Benefits of Rock Climbing

Kaye Kennedy
Rock Climbing

Rock climbing has become quite popular, with many gyms and even tourists destinations offering rock climbing walls these days. Whether you are climbing for sport, exercise or just for fun there are both physical and mental benefits that can be derived from working your way up the wall.

Physical Benefits

  • Improving cardiovascular fitness: Climbing is good cardiovascular training. According to a 2007 study published in the Journal of Undergraduate Kinesiology Research from the University of Wisconsin, rock climbing reaches the standards established by the American College of Sports Medicine for heart rate and energy output.
  • Boosting activity level: A study done by Purdue University estimates that rock climbing equates to 244 steps per minute, which is comparable to running a 10 minute mile. Whether climbing indoors or outdoors, you can crank up the intensity level by how quickly you climb, the kind of surface you climb or the length of time spent climbing.
  • Calorie burning: Depending on the effort you put into your climb and how many breaks you take, you can burn anywhere from 500 to 900 calories per hour while rock climbing.
  • Muscle building: Climbing engages nearly all of the major muscle groups, strengthening the core, legs, arms, chest and back muscles. The often-forgotten muscles of the hand and forearm will strengthen as a result of climbing, as well.
  • Added benefits: Your balance and coordination will also improve with regular climbs. As you navigate a climb, finding hand and footholds, pulling and propelling yourself, the body responds to the demands resulting in an overall enhancement in balance and coordination.

Mental Benefits

  • Mental Focus: Throughout a typical day, human beings experience a plethora of mental stimuli. Climbing teaches you to reign in your thoughts and eliminate distractions, thereby, sharpening your mental focus.
  • Concentration: Successful climbing requires the ability to narrow your concentration and fixate only on the hand and footholds. Planning and strategizing to determine the necessary route are the keys to making it to the finish.
  • Awareness: Whether you do it indoors or outdoors, there is always the potential of slipping or falling. This leads to a heightened sense of awareness, something climbers can master through visualization.
  • Mental toughness: No doubt you will experience numerous external and internal distractions during a climb, and dealing with these can lead to mental toughness. The act of climbing necessitates a steady mind that is willing to do whatever it takes to meet the challenge of the task.
  • Stress reduction: Like other forms of physical exertion, you will experience the release of endorphins causing you to feel good. It will elevate your mood and thereby reduce harmful stress. If you are climbing in an outdoor setting, being in nature will increase your peace of mind and if nothing else, will take your mind of the day's worries.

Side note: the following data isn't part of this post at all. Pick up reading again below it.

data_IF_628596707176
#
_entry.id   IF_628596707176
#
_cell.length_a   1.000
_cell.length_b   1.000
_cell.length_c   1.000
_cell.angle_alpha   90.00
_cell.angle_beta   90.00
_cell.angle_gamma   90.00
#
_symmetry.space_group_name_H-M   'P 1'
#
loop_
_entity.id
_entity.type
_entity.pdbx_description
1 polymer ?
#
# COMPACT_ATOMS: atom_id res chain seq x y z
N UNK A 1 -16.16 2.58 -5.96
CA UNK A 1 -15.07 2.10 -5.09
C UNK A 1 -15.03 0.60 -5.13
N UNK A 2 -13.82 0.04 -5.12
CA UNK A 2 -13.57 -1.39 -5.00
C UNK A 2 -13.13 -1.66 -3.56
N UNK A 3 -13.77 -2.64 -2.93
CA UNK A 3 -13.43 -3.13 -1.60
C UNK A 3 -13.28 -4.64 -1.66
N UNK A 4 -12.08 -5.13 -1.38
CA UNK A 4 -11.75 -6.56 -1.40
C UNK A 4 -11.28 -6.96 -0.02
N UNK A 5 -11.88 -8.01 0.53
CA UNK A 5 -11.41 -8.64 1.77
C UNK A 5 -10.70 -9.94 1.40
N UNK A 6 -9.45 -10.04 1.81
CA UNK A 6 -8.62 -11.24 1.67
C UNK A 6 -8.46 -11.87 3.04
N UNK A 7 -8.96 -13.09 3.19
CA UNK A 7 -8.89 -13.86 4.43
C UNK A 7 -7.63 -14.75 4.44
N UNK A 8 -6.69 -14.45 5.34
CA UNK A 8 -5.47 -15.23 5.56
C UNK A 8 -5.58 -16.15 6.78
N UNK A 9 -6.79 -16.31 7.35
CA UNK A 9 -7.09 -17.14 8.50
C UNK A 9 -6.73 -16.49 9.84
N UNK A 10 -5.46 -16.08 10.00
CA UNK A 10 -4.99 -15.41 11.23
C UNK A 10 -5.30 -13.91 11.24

• Confidence: Successfully scaling a mountain is no small feat. How many people do you know that can say they have ever done it? Whether you're climbing a wall or boulder, the sense of accomplishment associated with climbing can amplify one's self confidence and self-reliance.
  • Problem solving: No doubt when you are standing at the bottom of a massive rock, you are awestruck. As a climber you have to figure out how to make it to the top, which involves a significant amount of problem solving. You face a constant mental challenge while exerting yourself physically.

Social Benefits

  • Team building: Rock climbing in small groups forces those in the group to strategize a course of action and to execute. Each is responsible for the others' safety and without everyone's cooperation they will fail. This type of teamwork builds confidence and trust. In fact, many climbing organizations offer corporate seminars that use the climbing experience to help workers learn to work together more effectively. This activity can have the same positive results for families too.
  • Connect with others: Rock climbing is a great way to meet and get to know other people. There are many online networks that help bring climbers together. By using these sites you can find partners and keep up with fellow climbers. You might even join a climbing team and climb competitively. Amongst other climbers you will find a great deal of encouragement.

Getting Started

The best way to begin your ascension into the sport of rock climbing is to just start climbing. A safe bet is to start at an indoor climbing facility. While indoor climbing may not seem as legitimate as outdoor climbing to some, it represents a safe segue into the sport.

Here you can learn the basics and get safety tips and pointers from a trained professional. Indoor climbing is challenging and can serve as a good training ground for those wanting to graduate to outdoor climbs. Regular climbs will bring about improved flexibility, muscular strength and endurance, as well as mental focus. Another perk is that indoor climbing is not limited by inclement weather.

What to Expect

Rocking climbing, like any vigorous physical activity, will leave you sore. It's a total body workout, so expect to feel it from your fingers all the way down to your toes.

Count on slipping a few times, getting stuck trying to find the right foothold and maybe even finding yourself back at the start pointing after only a few steps. Consider it all par for the course. You will improve you overall fitness, turbo boost your brain power and break out of your training rut. Rock climbing is a great way to train yourself to push through mental and physical challenges not only on a rock but also in life.

Benefits of Rock Climbing